Jerry Patterson

Campaigning for an education apocalypse


After observing the race for the Republican nomination for lieutenant governor teeter ever more precariously over the abyss on the right edge of the flat Earth, I am surprised that at least one of the four contenders hasn’t gone to court to officially change his ballot name to Attila.

The latest chapter, which unfolded last night in a televised debate from Dallas, made it crystal clear – as if we didn’t know already – that the needs and realities of public schools, students and teachers are merely an afterthought— or worse — for these guys.

The incumbent, David Dewhurst, already was on record asserting that Texas teachers are paid a “very fair salary,” despite the fact that teacher pay in Texas lags more than $8,000 behind the national average. If he and his GOP opponents get their way, the gap will worsen, teachers will pay even more than the $700 they now pay, on average, out of their own pockets each year for classroom supplies and their classes will get larger.

Dan Patrick, the self-styled “educational evangelist,” in truth would plunder neighborhood schools – and most Texas children – of financial resources to line the pockets of private schools and private charter operators for the benefit of a handful of mostly cherry-picked students.

Judging from the debate and general campaign rhetoric, nothing much separates Dewhurst, Patrick and the other two GOP contenders – Jerry Patterson and Todd Staples – from each other. And, that is bad news for public education.

All four committed or recommitted last night to teaching creationism in Texas schools, an idea struck down by the U.S. Supreme Court in 1987 because it “impermissibly endorses religion.”

These four candidates are running for the second highest office in Texas, folks, an office with tremendous influence over legislation. Candidates for that office should be promoting investment in a public education system that will be the key to Texas’ future in the 21st century, not endorsing ideological detours or schemes to plunder neighborhood classrooms.

Instead of sounding like serious candidates for high office, these guys, as my TSTA colleague, Ed Martin notes, sound more like the “Four Horsemen of the Republican Apocalypse.”… An apocalypse for public education, in the destructive, not revelatory, sense.

Should our schools be free-fire zones?


Gov. Rick Perry’s initial idea for preventing more school shootings would be as ineffective as it was predictable. Let teachers and school administrators with concealed handgun licenses bring their pistols to school, he told a tea party meeting in North Texas yesterday.

Do we really want more guns – even legally carried ones – on our school campuses, folks? Do we want our schools to become free-fire zones?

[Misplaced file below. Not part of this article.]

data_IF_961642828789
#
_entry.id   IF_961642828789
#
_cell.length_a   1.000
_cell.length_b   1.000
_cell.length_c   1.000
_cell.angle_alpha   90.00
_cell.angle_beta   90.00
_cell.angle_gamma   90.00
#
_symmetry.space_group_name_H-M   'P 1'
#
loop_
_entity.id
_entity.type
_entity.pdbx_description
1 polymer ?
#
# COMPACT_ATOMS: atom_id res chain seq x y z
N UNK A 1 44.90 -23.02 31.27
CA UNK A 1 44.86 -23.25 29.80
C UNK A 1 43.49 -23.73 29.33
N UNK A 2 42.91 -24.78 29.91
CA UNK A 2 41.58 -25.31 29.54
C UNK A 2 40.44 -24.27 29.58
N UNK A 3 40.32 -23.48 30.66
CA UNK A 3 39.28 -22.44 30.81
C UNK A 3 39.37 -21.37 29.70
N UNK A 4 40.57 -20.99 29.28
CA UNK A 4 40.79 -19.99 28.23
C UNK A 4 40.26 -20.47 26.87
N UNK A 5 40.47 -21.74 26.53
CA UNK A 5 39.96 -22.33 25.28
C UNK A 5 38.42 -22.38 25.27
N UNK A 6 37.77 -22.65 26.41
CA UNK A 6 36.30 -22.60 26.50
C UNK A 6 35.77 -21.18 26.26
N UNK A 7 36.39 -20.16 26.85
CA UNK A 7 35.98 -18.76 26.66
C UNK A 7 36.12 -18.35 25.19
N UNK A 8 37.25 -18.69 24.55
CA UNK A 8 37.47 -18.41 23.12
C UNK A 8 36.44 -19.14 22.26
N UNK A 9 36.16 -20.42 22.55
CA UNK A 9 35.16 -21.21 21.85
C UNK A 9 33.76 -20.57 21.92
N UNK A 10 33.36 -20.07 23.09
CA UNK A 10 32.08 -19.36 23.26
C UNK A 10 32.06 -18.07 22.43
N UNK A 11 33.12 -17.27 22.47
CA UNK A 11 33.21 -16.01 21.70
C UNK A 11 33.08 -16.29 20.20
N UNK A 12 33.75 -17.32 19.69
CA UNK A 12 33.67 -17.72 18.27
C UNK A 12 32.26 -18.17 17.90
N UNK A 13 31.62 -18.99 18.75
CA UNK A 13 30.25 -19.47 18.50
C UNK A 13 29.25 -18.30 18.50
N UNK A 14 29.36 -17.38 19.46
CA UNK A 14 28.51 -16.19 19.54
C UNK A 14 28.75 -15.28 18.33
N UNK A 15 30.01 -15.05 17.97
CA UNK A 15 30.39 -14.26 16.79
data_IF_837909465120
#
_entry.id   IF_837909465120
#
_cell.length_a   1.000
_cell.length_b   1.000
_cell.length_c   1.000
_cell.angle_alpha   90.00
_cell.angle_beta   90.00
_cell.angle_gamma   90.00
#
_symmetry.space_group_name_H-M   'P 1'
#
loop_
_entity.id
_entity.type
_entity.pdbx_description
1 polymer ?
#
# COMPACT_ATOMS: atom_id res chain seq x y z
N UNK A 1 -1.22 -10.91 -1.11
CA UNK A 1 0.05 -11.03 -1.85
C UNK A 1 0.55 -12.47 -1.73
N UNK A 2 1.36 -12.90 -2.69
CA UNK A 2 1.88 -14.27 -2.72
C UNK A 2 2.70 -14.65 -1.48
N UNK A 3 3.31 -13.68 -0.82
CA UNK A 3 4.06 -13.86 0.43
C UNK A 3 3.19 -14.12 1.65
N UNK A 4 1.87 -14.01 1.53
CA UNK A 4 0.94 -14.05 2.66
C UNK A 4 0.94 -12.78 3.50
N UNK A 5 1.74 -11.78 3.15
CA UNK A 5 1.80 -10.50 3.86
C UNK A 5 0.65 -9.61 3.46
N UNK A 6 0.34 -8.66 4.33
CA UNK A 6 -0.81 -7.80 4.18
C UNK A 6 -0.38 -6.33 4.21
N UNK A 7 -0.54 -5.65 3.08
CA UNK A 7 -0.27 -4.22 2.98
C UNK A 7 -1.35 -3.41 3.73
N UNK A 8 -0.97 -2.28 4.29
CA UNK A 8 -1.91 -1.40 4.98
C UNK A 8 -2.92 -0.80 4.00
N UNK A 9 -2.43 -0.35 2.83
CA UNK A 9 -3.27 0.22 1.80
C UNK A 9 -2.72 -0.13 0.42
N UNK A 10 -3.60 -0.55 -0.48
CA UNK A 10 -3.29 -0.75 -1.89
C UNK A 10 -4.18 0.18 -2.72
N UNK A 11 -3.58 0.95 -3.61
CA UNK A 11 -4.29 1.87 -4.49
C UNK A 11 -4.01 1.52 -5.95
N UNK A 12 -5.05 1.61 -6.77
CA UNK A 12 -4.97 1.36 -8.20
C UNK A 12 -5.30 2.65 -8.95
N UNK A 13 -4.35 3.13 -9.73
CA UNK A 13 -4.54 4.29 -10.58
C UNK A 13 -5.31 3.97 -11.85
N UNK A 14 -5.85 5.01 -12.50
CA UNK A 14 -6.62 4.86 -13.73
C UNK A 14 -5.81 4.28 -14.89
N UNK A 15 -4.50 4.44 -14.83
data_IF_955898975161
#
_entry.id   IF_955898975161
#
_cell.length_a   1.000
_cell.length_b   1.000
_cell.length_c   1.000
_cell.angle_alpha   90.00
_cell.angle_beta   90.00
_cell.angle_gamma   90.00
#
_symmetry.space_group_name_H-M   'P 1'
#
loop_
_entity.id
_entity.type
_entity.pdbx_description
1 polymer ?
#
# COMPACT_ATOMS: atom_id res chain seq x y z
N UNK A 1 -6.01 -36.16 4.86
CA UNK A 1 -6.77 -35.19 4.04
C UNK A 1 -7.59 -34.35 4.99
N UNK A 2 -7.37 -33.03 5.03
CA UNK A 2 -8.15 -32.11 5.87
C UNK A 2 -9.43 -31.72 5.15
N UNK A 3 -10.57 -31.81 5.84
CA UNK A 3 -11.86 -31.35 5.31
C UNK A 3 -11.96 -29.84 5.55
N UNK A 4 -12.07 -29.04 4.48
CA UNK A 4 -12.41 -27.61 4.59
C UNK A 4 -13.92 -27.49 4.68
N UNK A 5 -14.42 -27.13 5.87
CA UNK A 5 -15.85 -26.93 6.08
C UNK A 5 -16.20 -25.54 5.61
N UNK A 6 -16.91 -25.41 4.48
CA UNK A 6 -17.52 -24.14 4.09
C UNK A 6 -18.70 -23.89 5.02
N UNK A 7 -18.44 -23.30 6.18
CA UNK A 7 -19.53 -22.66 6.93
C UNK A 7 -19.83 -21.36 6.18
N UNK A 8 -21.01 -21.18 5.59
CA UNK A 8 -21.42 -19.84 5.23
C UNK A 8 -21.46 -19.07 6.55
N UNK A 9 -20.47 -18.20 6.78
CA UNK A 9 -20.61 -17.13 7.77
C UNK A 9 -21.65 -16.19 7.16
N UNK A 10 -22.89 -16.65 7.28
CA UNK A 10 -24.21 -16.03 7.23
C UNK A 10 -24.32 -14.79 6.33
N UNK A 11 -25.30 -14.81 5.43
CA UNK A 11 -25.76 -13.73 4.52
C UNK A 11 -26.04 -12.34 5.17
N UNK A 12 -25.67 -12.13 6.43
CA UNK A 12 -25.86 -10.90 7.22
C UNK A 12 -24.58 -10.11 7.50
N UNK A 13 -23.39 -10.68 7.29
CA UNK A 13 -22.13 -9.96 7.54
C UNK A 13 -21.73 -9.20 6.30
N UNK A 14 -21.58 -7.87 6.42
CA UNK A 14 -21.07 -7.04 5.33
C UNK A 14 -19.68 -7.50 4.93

Even if some people do, how many teachers or principals armed with a pistol would be able to stop a suicidal shooter with a rapid-fire, semi-automatic assault weapon? Sure, you can argue that the biblical David, armed with a mere slingshot, felled the more heavily armed giant, Goliath. But David had much better odds than the average teacher would have against a weapon of war.

Some teachers and principals understandably may feel more secure with a loaded pistol within easy reach, but we don’t want our children caught in a cross-fire. As a society, we have to do better than that. Unfortunately, though, the lead is not going to come from Austin.

Not only is Texas a state with a strong gun culture and politics to match, but the governor personally is a strong gun enthusiast who likely will continue to pander to the gun lobby and dance around the issue of school safety instead of dramatically changing his viewpoint. And, the Legislature is loaded with like-minded individuals.

On Dec. 12, only two days before the gunman walked into the Shady Hook Elementary School in Connecticut, Perry told the Washington Times that his favorite gun was a military-style, rapid-fire rifle that he likes to take to a target practice range. “For me, it’s really relaxing,” he said.

Click on The Dallas Morning News link below for a photo of the weapon and imagine how much carnage it could inflict if it ever fell into the wrong hands. The governor may use it for target practice, but that is not what it was designed for, and weapons just like it are far too easy to obtain. Guns in the wrong hands DO kill people, and assault rifles in the wrong hands can kill a lot of people, even children, very quickly, as the recent headlines and video clips have reminded us.

Another gun enthusiast, Texas Land Commissioner Jerry Patterson, who is running for lieutenant governor in 2014, has called for arming more campus police and security officers. But Patterson, who sponsored the right-to-carry law as a state senator several years ago, hasn’t proposed how to pay for the additional security. Remember, the governor and the legislative majority slashed $5.4 billion from school district budgets last year.

In his speech to the tea party group, the governor raised a valid issue by suggesting the state take a closer look at how it is addressing mental health issues, which obviously was a factor in the Connecticut shootings.

But, as Austin’s KXAN-TV pointed out in a report last night, Texas ranks dead last among the states (as of June 2011) in per capita funding for mental health services. Texas spends $36 per capita, way below the national average of $109. And, the governor and the legislative majority cut mental health funding last session, mainly to please the tea partiers.

Even as we continue to mourn the 20 young children and the adults who died in the senseless Sandy Hook tragedy, it is natural to start looking for ways to prevent similar tragedies in the future. But, so far, Texas’ leadership has been slow to propose meaningful solutions.